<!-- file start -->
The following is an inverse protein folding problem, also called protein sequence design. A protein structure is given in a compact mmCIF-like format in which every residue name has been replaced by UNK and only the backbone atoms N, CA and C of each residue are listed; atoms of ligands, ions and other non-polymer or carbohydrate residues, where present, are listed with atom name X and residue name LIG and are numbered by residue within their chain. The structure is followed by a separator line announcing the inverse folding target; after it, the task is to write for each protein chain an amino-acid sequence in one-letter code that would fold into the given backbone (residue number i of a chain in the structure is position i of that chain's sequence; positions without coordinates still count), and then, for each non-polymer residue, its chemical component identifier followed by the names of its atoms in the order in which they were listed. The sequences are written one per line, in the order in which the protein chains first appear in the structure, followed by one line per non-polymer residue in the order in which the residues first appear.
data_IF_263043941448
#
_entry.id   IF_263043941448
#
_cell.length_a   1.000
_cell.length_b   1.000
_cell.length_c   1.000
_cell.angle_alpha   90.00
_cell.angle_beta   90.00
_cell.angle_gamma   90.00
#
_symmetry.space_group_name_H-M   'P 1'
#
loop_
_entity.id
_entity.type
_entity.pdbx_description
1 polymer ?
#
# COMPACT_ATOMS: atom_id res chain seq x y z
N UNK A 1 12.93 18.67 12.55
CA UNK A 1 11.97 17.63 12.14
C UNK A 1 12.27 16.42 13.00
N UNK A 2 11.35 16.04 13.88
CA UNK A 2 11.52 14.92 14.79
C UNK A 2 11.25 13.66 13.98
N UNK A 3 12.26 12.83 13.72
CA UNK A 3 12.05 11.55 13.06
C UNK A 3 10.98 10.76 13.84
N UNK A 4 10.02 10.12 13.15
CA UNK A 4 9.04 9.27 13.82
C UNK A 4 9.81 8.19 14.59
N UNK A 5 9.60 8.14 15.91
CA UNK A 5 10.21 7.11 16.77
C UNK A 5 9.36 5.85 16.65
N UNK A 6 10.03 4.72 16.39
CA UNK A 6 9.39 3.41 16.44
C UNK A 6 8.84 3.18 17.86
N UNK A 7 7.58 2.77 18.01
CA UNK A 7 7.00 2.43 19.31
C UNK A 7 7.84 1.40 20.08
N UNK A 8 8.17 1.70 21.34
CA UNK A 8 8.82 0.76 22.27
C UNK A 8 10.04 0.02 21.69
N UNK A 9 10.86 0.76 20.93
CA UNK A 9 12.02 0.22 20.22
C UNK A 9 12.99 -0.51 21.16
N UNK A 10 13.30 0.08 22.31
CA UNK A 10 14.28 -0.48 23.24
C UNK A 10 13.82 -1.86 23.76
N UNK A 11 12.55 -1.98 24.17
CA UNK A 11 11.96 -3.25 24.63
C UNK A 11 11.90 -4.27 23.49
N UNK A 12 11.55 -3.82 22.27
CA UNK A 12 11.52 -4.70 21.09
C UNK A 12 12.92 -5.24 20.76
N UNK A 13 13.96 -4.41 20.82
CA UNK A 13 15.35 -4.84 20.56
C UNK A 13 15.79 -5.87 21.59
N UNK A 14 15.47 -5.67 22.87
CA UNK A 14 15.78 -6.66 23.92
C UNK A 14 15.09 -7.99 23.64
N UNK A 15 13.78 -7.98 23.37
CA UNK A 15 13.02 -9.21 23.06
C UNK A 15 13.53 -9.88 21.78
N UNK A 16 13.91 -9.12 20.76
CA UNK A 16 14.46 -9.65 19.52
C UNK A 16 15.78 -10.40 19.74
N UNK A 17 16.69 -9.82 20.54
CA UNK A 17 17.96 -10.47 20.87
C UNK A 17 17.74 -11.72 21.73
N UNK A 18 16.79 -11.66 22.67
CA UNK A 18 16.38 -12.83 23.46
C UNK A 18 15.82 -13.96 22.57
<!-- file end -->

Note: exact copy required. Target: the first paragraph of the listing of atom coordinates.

The following is an inverse protein folding problem, also called protein sequence design. A protein structure is given in a compact mmCIF-like format in which every residue name has been replaced by UNK and only the backbone atoms N, CA and C of each residue are listed; atoms of ligands, ions and other non-polymer or carbohydrate residues, where present, are listed with atom name X and residue name LIG and are numbered by residue within their chain. The structure is followed by a separator line announcing the inverse folding target; after it, the task is to write for each protein chain an amino-acid sequence in one-letter code that would fold into the given backbone (residue number i of a chain in the structure is position i of that chain's sequence; positions without coordinates still count), and then, for each non-polymer residue, its chemical component identifier followed by the names of its atoms in the order in which they were listed. The sequences are written one per line, in the order in which the protein chains first appear in the structure, followed by one line per non-polymer residue in the order in which the residues first appear.